Chancellor Angela Merkel in a call to Israeli Prime Minister Ehud Olmert urged "a ceasefire as soon as possible in the Gaza strip" but on condition that Israel's security was guaranteed, a government statement said.
In particular "it must be ensured that the smuggling of weapons in the Gaza strip is prevented," she said.
An earlier statement Sunday by Foreign Minister Frank-Walter Steinmeier said he was "very worried" by the further escalation of fighting. "This makes it all the more urgent work ... to create the conditions for a ceasefire."
But he added: "This must guarantee Israel's long-term security. This does not only mean that Hamas at last stops firing rockets. The smuggling of weapons into the Gaza Strip must also be properly prevented."
The comments came as Israeli soldiers and tanks pushed into Gaza on Sunday, after a week of aerial bombardment in which 460 Palestinians died, according to medics in Gaza. Rocket fire from Gaza over the same period has killed four Israelis.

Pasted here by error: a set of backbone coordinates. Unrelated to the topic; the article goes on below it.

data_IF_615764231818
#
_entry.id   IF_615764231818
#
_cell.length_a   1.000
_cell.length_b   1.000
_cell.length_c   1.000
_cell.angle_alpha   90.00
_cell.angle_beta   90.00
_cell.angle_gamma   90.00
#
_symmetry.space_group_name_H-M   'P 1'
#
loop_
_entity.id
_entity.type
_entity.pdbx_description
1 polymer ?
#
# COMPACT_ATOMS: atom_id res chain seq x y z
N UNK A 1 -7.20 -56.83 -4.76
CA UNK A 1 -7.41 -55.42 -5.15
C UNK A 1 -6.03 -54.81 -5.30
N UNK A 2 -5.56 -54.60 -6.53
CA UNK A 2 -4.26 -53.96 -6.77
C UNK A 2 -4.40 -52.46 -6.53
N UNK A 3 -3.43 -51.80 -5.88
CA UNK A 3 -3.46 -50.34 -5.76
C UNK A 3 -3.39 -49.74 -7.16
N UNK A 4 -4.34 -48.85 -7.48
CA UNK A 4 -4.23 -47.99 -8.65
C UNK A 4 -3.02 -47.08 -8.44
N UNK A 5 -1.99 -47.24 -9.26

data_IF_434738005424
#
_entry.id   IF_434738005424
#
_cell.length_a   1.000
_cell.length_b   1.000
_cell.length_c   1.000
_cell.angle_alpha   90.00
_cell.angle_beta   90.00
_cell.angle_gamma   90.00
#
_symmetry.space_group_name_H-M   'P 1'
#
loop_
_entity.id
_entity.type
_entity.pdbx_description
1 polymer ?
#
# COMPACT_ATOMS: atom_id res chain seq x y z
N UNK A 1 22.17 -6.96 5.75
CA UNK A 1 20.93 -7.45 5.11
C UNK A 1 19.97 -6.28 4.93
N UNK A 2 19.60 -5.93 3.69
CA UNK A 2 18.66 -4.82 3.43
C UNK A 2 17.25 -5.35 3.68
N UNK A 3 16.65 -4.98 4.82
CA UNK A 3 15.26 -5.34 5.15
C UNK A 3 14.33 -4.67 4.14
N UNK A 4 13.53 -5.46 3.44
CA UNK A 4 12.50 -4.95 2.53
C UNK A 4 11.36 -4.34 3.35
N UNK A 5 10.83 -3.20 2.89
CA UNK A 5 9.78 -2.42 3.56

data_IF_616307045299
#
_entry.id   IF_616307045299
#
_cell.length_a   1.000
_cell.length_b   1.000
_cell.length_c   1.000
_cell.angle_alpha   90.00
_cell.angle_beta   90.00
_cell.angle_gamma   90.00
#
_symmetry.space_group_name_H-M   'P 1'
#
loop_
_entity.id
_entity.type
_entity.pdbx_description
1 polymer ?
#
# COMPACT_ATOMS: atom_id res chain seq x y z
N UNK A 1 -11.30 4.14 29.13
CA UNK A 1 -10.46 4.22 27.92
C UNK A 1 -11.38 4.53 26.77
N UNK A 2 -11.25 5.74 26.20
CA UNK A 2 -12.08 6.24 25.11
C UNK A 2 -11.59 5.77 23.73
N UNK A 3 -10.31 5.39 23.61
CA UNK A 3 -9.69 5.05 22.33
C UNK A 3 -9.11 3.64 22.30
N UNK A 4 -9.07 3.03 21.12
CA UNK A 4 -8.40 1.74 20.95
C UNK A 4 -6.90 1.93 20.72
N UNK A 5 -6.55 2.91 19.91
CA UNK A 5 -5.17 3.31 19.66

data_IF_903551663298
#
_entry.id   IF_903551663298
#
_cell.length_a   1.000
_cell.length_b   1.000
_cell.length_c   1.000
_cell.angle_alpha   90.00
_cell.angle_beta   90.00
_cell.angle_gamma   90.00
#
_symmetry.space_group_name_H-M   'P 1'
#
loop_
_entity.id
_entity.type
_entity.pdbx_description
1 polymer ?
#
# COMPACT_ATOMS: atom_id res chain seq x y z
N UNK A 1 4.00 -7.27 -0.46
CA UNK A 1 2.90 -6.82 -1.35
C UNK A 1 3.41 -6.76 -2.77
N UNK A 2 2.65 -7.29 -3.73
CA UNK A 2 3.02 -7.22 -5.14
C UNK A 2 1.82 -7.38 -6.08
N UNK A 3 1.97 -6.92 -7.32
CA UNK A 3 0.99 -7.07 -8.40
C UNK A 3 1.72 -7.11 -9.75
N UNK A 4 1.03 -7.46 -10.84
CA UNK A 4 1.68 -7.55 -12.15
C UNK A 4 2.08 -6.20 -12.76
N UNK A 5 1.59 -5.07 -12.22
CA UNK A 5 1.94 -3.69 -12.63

The Israeli ground offensive in the Gaza has deepened anger and anxiety around Germany. While tens of thousands took to the streets in protest against Israel's military action at the weekend, the Green party accused Chancellor Merkel of doing too little to intervene.
Green party leader Claudia Roth said on Sunday, “Why is Angela Merkel keeping quiet? Why is the Chancellor not doing anything to achieve an immediate ceasefire, and a lasting strategy to resolve the conflict?”
Roth warned Merkel not to confine herself to declaring Israel's military action as legitimate. “That is not a helpful contribution to resolving this problem,” she said.
The Green party leader admitted that Israel had the right to protect its people from the radical Islamic group Hamas, but said the current military action only escalated the conflict. She called on both sides to stop the violence immediately.
Wolfgang Gehrcke, foreign policy expert for the left-wing party Die Linke, said the role of German and European political leaders now was to demand a ceasefire from Israel. “The choice is not between Israel and Palestine, but between war and peace negotiations,” he said.
Tens of thousands have taken to the streets of Germany's major cities this weekend to call for peace in the Middle East. Police reported 7,500 people taking part in demonstrations in Berlin, and another 7,000 in Frankfurt. There have also been rallies in Bremen, Düsseldorf, Karlsruhe and other towns.